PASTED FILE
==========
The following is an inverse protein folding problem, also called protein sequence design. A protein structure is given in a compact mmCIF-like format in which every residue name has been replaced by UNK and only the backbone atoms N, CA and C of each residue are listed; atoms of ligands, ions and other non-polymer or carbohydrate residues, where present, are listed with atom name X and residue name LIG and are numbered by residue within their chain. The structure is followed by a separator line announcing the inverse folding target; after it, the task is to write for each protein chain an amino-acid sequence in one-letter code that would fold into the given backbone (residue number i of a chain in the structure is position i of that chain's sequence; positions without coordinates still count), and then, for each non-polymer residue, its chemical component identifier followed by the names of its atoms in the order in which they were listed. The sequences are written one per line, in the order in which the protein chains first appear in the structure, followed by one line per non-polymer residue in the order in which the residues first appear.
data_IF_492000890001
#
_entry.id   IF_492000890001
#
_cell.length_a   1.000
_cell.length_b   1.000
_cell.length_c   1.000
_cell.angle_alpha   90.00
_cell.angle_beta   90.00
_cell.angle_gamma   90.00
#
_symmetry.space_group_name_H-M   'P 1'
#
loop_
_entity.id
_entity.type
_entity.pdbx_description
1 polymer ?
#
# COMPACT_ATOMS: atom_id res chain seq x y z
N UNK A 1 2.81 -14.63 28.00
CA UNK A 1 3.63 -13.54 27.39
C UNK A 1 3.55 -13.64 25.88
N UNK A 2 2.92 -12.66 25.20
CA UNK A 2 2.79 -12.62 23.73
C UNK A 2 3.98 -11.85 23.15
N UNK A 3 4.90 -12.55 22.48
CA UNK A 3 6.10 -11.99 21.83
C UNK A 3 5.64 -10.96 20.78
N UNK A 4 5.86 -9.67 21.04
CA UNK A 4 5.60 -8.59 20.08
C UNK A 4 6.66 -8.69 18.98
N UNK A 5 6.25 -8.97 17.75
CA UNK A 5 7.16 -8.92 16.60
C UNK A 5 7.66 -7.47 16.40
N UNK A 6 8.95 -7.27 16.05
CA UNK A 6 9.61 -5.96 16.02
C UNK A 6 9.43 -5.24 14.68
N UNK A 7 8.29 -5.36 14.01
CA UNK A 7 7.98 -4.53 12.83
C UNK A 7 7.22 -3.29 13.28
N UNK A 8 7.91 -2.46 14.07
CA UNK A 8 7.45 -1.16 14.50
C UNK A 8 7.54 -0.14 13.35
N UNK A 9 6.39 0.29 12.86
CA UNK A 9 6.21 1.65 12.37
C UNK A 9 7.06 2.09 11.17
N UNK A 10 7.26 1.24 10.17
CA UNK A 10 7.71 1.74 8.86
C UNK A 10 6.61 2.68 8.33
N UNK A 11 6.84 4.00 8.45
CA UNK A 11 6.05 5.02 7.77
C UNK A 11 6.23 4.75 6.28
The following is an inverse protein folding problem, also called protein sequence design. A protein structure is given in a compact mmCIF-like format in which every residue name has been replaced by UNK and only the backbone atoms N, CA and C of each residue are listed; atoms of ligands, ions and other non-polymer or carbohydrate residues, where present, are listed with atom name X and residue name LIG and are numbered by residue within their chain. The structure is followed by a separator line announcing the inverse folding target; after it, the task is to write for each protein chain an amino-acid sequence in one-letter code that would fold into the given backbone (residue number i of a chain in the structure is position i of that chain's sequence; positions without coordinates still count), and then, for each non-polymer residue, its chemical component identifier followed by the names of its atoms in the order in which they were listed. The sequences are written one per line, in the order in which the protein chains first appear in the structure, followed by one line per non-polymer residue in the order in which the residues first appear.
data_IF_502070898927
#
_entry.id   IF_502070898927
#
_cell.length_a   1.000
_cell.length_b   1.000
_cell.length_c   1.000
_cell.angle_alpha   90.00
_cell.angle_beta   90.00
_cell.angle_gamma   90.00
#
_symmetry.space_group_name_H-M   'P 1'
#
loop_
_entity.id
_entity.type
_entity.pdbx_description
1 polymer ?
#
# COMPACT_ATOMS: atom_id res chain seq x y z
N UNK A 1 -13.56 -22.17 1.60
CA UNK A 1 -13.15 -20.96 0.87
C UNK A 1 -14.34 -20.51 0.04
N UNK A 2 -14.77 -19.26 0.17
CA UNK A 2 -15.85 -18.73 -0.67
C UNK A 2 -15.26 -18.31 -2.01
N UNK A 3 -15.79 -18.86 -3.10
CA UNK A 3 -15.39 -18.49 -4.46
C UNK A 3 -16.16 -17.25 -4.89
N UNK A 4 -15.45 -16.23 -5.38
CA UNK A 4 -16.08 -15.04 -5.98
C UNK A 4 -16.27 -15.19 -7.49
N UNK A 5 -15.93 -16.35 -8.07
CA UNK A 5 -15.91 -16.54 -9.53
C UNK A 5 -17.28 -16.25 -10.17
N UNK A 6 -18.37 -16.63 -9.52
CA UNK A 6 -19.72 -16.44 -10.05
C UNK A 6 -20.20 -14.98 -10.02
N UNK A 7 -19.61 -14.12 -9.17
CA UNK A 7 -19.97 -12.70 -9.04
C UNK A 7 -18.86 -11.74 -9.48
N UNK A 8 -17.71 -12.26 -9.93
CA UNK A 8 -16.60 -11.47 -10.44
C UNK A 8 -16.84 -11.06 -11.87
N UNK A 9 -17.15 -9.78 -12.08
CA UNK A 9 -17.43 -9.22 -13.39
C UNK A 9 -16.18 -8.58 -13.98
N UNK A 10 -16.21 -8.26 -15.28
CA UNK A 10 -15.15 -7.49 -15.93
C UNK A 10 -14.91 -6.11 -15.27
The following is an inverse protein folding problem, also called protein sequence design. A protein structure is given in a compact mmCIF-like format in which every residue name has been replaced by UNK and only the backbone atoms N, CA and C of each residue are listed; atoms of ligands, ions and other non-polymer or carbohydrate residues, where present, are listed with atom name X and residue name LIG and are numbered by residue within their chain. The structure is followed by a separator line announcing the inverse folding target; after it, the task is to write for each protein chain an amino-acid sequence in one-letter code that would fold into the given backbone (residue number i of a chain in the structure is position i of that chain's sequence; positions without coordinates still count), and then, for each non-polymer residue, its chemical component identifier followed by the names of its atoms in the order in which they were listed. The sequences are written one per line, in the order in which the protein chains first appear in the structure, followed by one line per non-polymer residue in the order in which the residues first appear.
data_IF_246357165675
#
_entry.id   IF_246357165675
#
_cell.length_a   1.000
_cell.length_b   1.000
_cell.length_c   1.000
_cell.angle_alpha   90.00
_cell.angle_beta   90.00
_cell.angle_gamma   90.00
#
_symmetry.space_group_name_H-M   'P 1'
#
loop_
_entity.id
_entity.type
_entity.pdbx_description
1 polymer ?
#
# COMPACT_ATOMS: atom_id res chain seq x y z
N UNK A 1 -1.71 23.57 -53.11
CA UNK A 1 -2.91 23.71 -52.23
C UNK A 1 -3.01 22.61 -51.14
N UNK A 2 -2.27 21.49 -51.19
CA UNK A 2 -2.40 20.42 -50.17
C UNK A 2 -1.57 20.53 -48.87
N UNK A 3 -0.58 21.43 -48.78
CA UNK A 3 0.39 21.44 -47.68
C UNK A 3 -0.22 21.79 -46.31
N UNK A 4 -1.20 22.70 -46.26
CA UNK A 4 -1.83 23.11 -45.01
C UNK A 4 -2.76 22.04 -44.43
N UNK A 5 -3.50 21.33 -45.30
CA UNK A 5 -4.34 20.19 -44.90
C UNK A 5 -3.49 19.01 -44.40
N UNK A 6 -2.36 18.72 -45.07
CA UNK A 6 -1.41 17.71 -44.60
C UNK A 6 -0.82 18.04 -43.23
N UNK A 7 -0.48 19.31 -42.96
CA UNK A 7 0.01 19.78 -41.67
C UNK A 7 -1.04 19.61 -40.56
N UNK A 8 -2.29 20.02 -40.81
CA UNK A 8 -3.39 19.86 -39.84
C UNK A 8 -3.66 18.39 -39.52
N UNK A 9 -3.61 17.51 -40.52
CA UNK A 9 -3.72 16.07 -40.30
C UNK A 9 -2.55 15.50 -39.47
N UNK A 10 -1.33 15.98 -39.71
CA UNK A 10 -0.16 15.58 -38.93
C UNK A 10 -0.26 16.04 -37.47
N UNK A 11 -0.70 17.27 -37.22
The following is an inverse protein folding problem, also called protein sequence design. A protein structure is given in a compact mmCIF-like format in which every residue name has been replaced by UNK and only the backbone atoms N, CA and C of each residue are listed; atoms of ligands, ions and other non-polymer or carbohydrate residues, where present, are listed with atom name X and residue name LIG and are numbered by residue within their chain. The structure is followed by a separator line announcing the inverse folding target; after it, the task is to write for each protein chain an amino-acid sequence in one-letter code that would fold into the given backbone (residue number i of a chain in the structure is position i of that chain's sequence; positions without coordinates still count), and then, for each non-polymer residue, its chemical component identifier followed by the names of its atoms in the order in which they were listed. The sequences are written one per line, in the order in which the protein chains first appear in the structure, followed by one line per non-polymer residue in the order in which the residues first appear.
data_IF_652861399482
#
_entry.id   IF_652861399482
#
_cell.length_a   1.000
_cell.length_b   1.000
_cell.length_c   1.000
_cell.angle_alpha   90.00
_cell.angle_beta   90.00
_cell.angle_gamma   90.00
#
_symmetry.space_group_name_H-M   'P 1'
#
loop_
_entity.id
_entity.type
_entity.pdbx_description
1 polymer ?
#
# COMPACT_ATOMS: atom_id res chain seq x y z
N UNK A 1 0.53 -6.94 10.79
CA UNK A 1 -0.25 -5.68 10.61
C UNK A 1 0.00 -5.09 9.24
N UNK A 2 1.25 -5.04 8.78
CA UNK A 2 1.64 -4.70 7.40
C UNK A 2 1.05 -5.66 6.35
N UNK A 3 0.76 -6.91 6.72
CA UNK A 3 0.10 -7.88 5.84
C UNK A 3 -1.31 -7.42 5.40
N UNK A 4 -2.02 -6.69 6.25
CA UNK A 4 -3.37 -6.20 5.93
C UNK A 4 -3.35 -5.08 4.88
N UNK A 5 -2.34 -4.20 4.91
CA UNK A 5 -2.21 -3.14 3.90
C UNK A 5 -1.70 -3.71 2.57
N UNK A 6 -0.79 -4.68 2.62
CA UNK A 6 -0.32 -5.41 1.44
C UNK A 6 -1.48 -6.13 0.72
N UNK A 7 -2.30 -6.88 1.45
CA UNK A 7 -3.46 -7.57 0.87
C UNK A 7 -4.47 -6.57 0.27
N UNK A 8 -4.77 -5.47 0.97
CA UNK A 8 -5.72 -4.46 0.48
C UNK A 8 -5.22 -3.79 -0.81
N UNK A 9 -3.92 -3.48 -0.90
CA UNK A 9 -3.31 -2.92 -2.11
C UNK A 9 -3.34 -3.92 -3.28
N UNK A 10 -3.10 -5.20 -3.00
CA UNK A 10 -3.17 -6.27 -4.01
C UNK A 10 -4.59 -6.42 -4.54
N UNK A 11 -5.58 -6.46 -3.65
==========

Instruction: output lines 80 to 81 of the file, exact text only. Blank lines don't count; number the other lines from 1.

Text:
CA UNK A 2 -15.85 -18.73 -0.67
C UNK A 2 -15.26 -18.31 -2.01